A Geographical Information System (GIS) is used to retrieve and explore the spatial properties of the visual structure inherent in space. The first section of the article aims to gather, compare and contrast existing approaches used to study visual space and found in disciplines such as landscape architecture, urbanism, geography and landscape archaeology. The concept of a visualscape is introduced in the following section as a tentative unifying concept to describe all possible ways in which the structure of visual space may be defined, broken down and represented within GIS independently of the context in which it is applied. Previous visibility studies in GIS are reviewed and further explored under this new concept. The last section presents the derivation of new visual parameters and introduces a new data structure (i.e. a vector field) to describe the visual exposure of a terrain.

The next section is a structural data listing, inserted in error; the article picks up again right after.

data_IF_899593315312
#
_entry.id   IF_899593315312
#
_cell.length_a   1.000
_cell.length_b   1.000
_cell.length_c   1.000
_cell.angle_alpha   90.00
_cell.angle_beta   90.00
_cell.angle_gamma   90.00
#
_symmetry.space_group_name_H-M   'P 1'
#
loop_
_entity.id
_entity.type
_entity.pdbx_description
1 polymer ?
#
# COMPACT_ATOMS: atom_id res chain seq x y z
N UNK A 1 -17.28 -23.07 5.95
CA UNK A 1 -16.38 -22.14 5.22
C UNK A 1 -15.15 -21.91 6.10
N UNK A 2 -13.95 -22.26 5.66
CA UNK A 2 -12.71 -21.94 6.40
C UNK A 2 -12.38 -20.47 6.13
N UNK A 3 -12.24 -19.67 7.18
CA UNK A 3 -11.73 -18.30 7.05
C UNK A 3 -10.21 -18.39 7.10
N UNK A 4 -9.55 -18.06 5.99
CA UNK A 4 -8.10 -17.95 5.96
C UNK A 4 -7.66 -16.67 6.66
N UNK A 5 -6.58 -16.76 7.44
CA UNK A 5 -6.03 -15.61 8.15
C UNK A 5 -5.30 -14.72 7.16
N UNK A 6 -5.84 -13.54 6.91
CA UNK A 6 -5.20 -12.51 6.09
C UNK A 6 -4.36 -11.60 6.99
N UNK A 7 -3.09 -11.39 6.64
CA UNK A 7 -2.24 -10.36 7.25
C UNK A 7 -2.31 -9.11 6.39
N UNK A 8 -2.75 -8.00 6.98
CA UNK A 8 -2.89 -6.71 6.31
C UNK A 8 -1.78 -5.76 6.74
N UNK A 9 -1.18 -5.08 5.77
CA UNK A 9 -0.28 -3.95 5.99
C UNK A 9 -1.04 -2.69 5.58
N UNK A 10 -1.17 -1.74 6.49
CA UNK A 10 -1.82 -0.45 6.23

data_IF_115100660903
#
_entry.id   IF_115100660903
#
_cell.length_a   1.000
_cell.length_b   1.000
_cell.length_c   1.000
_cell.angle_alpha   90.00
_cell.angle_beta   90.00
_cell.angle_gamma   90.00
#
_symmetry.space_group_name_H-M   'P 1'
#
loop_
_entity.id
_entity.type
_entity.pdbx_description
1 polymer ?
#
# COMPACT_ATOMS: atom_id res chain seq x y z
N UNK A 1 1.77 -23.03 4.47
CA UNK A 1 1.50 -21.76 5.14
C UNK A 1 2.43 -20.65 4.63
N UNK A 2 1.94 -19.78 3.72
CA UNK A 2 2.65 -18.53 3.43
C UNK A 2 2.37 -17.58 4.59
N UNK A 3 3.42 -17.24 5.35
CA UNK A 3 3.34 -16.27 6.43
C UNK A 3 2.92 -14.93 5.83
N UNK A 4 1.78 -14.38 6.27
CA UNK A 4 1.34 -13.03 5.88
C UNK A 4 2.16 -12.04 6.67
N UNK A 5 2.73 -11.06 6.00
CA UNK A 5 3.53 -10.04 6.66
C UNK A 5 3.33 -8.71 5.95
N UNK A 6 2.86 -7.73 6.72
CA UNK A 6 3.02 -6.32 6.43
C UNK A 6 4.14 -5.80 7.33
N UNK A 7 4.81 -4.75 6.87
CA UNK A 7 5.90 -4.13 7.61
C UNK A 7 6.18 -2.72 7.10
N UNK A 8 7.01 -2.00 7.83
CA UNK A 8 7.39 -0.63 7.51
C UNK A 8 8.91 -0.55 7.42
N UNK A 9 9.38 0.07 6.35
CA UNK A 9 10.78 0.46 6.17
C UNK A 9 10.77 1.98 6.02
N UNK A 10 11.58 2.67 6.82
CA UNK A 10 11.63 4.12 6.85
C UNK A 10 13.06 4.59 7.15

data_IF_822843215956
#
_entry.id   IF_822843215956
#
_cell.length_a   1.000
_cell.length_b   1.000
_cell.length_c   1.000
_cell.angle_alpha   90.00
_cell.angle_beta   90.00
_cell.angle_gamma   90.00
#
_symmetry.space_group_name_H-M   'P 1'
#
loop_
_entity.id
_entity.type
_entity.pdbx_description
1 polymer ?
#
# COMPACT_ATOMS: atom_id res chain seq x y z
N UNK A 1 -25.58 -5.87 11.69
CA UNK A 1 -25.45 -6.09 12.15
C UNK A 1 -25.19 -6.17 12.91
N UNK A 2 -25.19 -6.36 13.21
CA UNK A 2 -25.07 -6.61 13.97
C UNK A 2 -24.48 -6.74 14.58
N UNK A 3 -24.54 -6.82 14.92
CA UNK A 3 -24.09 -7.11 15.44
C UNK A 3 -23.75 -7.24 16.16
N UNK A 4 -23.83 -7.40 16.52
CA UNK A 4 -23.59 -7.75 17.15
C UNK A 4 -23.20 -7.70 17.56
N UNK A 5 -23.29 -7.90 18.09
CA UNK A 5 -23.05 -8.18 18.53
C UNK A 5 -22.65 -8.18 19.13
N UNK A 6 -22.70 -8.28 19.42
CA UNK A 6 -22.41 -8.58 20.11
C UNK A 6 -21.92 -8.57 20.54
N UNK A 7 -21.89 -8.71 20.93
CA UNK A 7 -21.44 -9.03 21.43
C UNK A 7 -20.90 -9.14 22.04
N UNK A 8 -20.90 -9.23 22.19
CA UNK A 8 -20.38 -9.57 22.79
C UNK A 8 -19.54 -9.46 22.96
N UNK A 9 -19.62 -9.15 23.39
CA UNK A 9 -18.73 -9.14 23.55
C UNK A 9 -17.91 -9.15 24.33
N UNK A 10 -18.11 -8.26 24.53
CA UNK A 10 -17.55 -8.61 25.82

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Document Type: Research Article
Institute of Archaeology, University College London, Donald Baden-Powell Quaternary Research Centre, Department of Anthropology, University of Oxford, Oxford, England, UK
January 1, 2003
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